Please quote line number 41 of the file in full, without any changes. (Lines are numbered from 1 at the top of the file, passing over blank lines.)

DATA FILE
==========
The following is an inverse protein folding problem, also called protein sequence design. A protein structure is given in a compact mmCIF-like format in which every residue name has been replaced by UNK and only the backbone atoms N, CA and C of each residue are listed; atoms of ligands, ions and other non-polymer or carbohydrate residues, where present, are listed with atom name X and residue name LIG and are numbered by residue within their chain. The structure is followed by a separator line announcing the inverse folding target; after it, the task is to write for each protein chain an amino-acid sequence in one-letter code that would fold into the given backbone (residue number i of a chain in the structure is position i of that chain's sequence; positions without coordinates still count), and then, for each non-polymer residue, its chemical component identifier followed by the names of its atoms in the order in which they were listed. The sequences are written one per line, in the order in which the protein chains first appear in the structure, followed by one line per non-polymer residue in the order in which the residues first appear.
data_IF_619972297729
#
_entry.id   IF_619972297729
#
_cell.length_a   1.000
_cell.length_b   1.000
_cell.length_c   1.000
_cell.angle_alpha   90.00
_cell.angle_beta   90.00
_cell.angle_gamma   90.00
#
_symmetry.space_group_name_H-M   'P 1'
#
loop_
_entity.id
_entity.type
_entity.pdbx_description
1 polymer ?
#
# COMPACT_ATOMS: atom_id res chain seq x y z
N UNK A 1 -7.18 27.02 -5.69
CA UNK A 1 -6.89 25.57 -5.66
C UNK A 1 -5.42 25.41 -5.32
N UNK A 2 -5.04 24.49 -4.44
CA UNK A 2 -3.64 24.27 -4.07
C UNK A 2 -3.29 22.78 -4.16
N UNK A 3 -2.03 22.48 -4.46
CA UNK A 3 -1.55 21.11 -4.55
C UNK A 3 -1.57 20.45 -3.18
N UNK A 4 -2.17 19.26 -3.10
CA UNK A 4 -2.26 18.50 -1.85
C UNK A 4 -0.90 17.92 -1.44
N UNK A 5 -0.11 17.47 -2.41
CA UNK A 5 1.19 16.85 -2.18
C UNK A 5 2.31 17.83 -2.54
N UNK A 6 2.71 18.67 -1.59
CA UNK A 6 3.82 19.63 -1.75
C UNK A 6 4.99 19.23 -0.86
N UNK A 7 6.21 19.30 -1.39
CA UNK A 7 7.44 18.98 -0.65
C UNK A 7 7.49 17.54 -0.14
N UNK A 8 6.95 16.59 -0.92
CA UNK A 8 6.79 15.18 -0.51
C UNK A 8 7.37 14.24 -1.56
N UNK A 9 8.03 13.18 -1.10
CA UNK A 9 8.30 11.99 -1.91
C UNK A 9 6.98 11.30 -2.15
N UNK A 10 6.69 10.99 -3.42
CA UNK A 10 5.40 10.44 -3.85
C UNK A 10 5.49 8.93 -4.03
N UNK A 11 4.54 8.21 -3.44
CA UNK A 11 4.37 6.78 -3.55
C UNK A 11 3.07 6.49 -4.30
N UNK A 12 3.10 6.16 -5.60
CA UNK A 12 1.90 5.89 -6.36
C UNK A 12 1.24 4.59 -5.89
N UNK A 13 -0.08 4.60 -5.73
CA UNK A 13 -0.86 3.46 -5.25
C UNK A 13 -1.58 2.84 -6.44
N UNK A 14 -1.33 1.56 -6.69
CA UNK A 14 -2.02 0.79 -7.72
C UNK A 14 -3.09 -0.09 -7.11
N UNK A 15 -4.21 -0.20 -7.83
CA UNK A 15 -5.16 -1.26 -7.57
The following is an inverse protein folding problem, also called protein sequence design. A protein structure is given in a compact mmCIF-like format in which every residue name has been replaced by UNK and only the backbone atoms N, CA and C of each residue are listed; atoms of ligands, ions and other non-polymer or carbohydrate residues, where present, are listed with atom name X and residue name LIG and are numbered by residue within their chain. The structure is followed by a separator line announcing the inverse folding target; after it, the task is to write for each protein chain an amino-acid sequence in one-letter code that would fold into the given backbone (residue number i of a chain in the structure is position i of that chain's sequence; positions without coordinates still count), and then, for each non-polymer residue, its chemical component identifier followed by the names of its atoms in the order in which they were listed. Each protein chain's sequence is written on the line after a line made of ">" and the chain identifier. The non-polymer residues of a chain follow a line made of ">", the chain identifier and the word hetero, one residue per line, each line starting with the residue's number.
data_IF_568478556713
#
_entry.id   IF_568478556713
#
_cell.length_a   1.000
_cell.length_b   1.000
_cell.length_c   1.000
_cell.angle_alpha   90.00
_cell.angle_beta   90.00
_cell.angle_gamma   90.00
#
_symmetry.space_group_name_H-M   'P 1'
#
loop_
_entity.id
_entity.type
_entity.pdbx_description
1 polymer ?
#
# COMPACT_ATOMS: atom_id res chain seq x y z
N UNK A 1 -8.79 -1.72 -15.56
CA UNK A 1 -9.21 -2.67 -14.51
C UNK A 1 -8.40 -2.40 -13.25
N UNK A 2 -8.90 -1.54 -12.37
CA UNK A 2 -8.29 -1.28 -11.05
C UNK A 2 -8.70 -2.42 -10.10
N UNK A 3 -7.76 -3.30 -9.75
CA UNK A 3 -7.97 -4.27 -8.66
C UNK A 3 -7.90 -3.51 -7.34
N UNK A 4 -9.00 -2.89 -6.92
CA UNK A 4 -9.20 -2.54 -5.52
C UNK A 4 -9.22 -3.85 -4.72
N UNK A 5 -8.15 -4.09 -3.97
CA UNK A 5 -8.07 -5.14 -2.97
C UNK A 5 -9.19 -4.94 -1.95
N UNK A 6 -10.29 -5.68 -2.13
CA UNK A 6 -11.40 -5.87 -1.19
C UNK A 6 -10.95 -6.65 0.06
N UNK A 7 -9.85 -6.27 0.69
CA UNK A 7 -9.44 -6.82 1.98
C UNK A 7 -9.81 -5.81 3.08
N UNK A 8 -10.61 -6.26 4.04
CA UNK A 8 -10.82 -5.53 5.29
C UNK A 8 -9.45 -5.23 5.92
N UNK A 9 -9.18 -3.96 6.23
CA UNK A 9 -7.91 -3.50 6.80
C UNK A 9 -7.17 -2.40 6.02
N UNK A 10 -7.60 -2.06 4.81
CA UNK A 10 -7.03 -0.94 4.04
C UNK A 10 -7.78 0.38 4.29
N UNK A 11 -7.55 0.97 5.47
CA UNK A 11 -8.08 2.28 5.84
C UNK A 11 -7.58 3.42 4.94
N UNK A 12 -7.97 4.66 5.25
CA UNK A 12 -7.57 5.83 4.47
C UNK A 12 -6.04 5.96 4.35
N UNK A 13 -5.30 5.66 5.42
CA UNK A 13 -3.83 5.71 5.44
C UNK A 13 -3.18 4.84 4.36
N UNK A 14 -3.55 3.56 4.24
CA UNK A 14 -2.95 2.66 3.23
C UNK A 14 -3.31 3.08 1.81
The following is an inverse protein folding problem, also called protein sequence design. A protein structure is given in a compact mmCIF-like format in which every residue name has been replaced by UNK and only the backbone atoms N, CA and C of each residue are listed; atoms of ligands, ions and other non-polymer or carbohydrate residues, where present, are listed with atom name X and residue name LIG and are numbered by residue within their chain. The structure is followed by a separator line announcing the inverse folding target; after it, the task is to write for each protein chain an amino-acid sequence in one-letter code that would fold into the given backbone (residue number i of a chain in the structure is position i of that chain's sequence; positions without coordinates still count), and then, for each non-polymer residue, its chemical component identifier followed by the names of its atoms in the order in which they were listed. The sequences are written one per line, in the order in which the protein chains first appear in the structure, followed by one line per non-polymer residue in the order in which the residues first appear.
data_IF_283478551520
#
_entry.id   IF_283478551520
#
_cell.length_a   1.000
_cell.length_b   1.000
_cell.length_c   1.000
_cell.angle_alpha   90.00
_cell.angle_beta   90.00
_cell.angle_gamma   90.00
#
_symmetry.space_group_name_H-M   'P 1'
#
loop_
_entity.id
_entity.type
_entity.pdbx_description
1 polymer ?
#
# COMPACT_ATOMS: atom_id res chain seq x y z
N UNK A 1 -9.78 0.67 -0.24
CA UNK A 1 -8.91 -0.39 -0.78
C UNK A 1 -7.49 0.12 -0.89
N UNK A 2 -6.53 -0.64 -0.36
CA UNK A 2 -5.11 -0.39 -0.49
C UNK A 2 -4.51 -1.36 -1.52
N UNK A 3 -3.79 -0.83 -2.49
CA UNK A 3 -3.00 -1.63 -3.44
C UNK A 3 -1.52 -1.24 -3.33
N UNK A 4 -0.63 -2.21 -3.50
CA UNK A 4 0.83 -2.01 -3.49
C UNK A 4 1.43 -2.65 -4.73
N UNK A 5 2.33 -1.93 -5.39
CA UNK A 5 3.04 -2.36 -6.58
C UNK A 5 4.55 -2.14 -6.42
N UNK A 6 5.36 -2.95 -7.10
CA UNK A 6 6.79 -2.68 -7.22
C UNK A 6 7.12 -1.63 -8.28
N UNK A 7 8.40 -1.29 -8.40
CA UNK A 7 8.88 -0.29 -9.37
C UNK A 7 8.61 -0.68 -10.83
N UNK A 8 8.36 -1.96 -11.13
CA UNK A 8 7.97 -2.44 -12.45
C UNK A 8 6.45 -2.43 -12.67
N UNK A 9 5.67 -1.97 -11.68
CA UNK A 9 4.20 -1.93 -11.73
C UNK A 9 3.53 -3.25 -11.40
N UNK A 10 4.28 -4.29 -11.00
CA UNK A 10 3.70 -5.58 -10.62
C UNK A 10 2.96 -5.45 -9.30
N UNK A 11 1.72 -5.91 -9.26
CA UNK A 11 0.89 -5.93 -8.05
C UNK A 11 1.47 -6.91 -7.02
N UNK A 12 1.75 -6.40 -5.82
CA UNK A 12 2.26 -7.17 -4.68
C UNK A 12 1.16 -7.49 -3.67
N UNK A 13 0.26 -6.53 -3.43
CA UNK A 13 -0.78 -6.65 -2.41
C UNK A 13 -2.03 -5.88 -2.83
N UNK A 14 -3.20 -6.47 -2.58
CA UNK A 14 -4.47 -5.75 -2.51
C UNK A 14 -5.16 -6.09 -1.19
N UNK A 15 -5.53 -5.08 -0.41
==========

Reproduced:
CA UNK A 7 7.44 18.98 -0.65